Greenhouse Diseases 101: Rhizoctonia

Rhizoctonia on coleus. Department of Plant Pathology Archive, North Carolina State University, Bugwood.org

Damping-off of is a general term that describes the death of seedlings from fungal disease. There are several fungal organisms that can cause damping off, including Botrytis, Sclerotinia, Alternaria, Pythium and Rhizoctonia. The last two are the most common culprits.

At some point in his or her career, most growers have had the experience of seeing sections of seedling flats turn brown right at the soil line and topple over. This is often an indicative sign of Rhizoctonia (Rhizoctonia solani). Older, sturdier seedlings may die, but are more likely to stay upright.

While some fungi are host-specific, Rhizoctonia does not discriminate, and it can infect practically all herbaceous and woody greenhouse crops. Younger plants are most susceptible. The collapse and death of seedlings, which have brown lesions on the stems right at the soil line, is the most commonly associated sign of Rhizoctonia, but the disease can kill seedlings before they even emerge from the soil. Severely infected seed does not even germinate, or if it does, the newly sprouting roots and stems are killed before they emerge. When Rhizoctonia infects older plants, it causes a brown or black canker at the base of the stem near the soil line. If the canker grows, it eventually interferes with the uptake of water and nutrients and the plant dies. Sometimes Rhizoctonia can be seen on fruit or leaves close to the soil surface because it has spread there by splashing water.  In high humidity, the fungus may grow up the stem from the soil line.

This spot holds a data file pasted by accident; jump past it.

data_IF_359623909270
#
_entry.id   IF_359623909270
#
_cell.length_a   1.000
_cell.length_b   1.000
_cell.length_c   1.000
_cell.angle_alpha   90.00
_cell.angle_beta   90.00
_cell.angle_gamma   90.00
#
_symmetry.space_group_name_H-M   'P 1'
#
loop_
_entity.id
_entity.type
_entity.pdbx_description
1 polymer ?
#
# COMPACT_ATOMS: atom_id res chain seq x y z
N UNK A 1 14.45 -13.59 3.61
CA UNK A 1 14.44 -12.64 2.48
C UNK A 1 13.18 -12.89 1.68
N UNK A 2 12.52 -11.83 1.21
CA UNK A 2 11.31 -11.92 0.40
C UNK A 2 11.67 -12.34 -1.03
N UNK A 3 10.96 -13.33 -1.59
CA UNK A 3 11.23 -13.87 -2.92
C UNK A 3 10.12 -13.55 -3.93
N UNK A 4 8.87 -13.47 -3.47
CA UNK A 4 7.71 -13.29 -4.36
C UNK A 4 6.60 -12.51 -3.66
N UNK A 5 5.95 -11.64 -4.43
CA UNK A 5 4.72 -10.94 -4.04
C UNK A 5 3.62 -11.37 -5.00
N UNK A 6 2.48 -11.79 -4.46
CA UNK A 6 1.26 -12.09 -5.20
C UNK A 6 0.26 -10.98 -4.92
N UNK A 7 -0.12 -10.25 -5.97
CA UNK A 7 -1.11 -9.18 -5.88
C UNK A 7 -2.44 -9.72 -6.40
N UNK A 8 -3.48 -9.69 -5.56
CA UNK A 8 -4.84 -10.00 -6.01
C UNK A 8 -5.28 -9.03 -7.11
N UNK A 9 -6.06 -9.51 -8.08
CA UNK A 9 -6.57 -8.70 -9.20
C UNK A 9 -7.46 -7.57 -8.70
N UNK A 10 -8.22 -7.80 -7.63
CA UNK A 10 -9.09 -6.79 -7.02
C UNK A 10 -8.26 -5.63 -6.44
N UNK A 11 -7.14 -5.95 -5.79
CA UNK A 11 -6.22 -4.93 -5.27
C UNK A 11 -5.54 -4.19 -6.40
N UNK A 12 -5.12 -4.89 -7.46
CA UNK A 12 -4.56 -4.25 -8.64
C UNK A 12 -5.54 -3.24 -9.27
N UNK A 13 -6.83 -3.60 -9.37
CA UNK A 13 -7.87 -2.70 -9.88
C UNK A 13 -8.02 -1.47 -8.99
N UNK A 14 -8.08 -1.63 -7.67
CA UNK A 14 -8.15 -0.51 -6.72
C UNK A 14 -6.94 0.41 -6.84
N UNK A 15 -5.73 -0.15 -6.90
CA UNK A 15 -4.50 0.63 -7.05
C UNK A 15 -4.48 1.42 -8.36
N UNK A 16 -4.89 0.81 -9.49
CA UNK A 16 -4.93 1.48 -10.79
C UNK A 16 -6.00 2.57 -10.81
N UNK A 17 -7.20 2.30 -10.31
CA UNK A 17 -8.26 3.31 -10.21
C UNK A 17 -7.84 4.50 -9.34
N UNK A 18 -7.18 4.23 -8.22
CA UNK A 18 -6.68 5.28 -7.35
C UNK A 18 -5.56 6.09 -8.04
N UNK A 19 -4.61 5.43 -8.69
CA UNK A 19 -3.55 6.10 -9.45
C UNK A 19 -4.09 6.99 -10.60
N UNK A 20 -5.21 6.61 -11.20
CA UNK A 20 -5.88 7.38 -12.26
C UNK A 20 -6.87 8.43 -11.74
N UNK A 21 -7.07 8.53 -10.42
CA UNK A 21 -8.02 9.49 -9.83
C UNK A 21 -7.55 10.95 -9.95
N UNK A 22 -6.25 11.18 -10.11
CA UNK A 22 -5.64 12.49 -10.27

Rhizoctonia survives from year to year by producing sclerotia, which are tiny, irregularly shaped, brownish-black structures that can survive for many years in the soil and on plant matter. It can also survive as a branching, filamentous structure called the mycelium, which also has the ability to persist in soil, at the end of hoses and on tools and containers until conditions are right for infection.

Prevention And Control

Rhizoctonia does not produce spores, so it is spread mainly by water or wind moving infected soil particles. It is also easily spread by human workers who track infected soil on their feet or hands and by diseased cuttings or plants.

Unfortunately, R. solani thrives in normal greenhouse conditions. It doesn’t need high humidity or excessive moisture to thrive, although such conditions will enhance its rapid spread. It favors warmer temperatures, so it is most common in the spring and summer.

As with most greenhouse problems, prevention is key. Purchase disease-free seed from a reputable source. Workers need to strictly observe sanitation guidelines, and greenhouse floors should be kept clean and free of soil and plant debris. Infected plants should be rogued out at the first sign of disease and a protective drench should be applied to the rest of the crop. Preventative fungicidal drenches can be applied to crops that have been found to be commonly affected by Rhizoctonia in the operation in the past.

Sources

Ball, Vick. (Ed.). Ball RedBook. 16th ed. Batavia, IL: Ball Publishing, 1998.

Ceresini, Paulo. Rhizoctonia solani. North Carolina State University. http://www.cals.ncsu.edu/course/pp728/Rhizoctonia/Rhizoctonia.html

Damping-off Disease. Cornell Greenhouse Horticulture. Cornell University. http://www.greenhouse.cornell.edu/pests/pdfs/diseases/RootRots.pdf

Wick, Robert L. 1998. Damping Off of Bedding Plants and Vegetables. University of Massachusetts Amherst. http://extension.umass.edu/floriculture/fact-sheets/damping-bedding-plants-and-vegetables

 

 

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